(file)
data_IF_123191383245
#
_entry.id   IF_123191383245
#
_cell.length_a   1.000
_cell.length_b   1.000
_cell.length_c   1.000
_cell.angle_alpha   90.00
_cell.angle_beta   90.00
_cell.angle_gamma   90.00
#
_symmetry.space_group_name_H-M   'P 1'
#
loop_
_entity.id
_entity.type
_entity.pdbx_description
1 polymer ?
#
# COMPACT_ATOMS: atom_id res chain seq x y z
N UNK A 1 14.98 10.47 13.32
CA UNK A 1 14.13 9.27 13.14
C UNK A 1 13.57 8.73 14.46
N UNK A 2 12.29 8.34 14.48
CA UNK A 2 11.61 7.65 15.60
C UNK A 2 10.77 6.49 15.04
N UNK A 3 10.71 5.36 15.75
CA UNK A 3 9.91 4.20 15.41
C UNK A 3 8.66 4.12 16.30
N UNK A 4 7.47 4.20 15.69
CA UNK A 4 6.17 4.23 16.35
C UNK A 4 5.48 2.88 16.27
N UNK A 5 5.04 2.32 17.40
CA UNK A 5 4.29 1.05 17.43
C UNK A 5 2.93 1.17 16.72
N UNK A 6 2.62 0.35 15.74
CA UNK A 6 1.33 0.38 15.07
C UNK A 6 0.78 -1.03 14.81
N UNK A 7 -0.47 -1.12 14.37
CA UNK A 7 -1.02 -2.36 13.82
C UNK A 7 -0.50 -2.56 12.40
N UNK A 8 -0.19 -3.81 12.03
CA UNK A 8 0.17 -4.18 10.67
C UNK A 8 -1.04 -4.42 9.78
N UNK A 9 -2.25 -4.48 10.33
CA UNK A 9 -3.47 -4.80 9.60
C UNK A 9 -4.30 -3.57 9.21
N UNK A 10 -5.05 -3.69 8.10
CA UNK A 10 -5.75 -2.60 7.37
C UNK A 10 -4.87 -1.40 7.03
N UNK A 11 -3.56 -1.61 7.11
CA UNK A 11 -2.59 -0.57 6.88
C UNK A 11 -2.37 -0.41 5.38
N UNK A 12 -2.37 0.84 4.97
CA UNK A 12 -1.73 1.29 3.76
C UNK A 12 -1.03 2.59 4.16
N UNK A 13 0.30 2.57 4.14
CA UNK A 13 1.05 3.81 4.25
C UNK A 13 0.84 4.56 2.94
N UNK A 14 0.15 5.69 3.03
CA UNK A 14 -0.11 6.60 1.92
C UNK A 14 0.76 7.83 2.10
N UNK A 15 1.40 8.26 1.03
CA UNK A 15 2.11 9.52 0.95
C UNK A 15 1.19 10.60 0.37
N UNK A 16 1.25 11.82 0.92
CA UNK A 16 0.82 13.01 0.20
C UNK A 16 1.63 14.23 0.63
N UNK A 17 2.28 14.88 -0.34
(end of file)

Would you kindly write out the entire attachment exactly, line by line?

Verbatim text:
data_IF_123191383245
#
_entry.id   IF_123191383245
#
_cell.length_a   1.000
_cell.length_b   1.000
_cell.length_c   1.000
_cell.angle_alpha   90.00
_cell.angle_beta   90.00
_cell.angle_gamma   90.00
#
_symmetry.space_group_name_H-M   'P 1'
#
loop_
_entity.id
_entity.type
_entity.pdbx_description
1 polymer ?
#
# COMPACT_ATOMS: atom_id res chain seq x y z
N UNK A 1 14.98 10.47 13.32
CA UNK A 1 14.13 9.27 13.14
C UNK A 1 13.57 8.73 14.46
N UNK A 2 12.29 8.34 14.48
CA UNK A 2 11.61 7.65 15.60
C UNK A 2 10.77 6.49 15.04
N UNK A 3 10.71 5.36 15.75
CA UNK A 3 9.91 4.20 15.41
C UNK A 3 8.66 4.12 16.30
N UNK A 4 7.47 4.20 15.69
CA UNK A 4 6.17 4.23 16.35
C UNK A 4 5.48 2.88 16.27
N UNK A 5 5.04 2.32 17.40
CA UNK A 5 4.29 1.05 17.43
C UNK A 5 2.93 1.17 16.72
N UNK A 6 2.62 0.35 15.74
CA UNK A 6 1.33 0.38 15.07
C UNK A 6 0.78 -1.03 14.81
N UNK A 7 -0.47 -1.12 14.37
CA UNK A 7 -1.02 -2.36 13.82
C UNK A 7 -0.50 -2.56 12.40
N UNK A 8 -0.19 -3.81 12.03
CA UNK A 8 0.17 -4.18 10.67
C UNK A 8 -1.04 -4.42 9.78
N UNK A 9 -2.25 -4.48 10.33
CA UNK A 9 -3.47 -4.80 9.60
C UNK A 9 -4.30 -3.57 9.21
N UNK A 10 -5.05 -3.69 8.10
CA UNK A 10 -5.75 -2.60 7.37
C UNK A 10 -4.87 -1.40 7.03
N UNK A 11 -3.56 -1.61 7.11
CA UNK A 11 -2.59 -0.57 6.88
C UNK A 11 -2.37 -0.41 5.38
N UNK A 12 -2.37 0.84 4.97
CA UNK A 12 -1.73 1.29 3.76
C UNK A 12 -1.03 2.59 4.16
N UNK A 13 0.30 2.57 4.14
CA UNK A 13 1.05 3.81 4.25
C UNK A 13 0.84 4.56 2.94
N UNK A 14 0.15 5.69 3.03
CA UNK A 14 -0.11 6.60 1.92
C UNK A 14 0.76 7.83 2.10
N UNK A 15 1.40 8.26 1.03
CA UNK A 15 2.11 9.52 0.95
C UNK A 15 1.19 10.60 0.37
N UNK A 16 1.25 11.82 0.92
CA UNK A 16 0.82 13.01 0.20
C UNK A 16 1.63 14.23 0.63
N UNK A 17 2.28 14.88 -0.34